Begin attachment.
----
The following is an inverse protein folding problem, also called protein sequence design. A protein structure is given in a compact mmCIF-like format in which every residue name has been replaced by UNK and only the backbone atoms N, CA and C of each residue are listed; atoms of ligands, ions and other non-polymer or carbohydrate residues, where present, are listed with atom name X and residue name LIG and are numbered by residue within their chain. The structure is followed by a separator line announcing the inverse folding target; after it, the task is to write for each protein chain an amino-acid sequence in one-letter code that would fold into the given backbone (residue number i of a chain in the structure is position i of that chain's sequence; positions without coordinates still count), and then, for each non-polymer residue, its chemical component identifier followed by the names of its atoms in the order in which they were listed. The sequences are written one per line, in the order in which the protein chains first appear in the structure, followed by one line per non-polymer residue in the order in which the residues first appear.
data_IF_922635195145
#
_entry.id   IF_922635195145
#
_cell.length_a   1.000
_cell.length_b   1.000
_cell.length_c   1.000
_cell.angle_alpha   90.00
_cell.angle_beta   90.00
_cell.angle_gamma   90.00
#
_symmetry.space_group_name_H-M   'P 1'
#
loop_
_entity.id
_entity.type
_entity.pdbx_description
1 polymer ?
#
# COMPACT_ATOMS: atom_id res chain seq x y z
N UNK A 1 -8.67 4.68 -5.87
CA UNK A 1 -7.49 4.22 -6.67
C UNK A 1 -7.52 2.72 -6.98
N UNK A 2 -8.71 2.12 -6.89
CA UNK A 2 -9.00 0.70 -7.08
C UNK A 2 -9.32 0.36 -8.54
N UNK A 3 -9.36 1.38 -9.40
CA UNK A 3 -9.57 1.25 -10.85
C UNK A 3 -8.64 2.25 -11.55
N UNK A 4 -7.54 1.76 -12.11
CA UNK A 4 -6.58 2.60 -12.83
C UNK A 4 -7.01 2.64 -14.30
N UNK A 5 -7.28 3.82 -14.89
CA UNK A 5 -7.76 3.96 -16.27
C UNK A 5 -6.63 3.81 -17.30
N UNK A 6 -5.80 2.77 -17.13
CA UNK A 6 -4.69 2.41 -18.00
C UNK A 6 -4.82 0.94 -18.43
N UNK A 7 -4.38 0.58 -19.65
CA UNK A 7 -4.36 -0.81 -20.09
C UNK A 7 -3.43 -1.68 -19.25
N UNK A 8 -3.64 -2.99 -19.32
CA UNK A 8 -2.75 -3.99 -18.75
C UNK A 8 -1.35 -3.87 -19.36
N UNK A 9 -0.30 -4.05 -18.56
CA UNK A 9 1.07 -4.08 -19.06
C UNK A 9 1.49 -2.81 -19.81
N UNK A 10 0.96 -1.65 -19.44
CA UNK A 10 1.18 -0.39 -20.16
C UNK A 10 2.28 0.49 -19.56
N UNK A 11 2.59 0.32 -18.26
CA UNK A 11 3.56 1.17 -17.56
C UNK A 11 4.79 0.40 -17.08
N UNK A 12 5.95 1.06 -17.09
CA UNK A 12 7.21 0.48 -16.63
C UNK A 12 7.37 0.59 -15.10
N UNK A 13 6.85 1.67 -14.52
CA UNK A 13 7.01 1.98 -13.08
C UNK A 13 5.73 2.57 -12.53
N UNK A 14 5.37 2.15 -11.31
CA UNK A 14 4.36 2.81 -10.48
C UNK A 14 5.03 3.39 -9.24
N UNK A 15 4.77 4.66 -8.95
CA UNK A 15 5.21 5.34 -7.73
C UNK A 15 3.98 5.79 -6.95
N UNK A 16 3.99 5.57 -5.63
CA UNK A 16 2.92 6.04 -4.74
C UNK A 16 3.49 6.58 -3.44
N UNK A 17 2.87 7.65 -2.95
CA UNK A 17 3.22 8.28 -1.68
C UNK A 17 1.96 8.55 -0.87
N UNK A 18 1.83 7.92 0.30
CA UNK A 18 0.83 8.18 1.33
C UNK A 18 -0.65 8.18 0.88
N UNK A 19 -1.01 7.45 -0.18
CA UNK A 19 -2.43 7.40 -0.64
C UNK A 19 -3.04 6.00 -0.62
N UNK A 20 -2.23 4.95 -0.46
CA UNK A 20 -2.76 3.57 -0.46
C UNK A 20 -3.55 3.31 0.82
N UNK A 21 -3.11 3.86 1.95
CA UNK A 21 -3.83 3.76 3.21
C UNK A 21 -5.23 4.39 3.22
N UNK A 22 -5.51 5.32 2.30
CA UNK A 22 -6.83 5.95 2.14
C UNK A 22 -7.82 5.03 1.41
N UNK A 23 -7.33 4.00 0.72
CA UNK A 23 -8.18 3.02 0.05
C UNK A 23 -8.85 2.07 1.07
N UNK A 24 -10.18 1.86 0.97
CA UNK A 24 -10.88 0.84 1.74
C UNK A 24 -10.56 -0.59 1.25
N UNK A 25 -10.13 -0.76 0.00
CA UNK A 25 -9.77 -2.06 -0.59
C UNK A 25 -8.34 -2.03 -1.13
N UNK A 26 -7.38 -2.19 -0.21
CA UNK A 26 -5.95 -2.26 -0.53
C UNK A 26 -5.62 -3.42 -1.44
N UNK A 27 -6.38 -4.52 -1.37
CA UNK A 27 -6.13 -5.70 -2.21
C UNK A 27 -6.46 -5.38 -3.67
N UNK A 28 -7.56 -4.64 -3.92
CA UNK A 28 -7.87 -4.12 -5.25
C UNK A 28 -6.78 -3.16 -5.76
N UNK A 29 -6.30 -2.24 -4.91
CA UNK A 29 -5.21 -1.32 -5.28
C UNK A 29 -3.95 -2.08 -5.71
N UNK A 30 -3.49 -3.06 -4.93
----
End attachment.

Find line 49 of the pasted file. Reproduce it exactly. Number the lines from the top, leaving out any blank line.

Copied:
N UNK A 10 0.96 -1.65 -19.44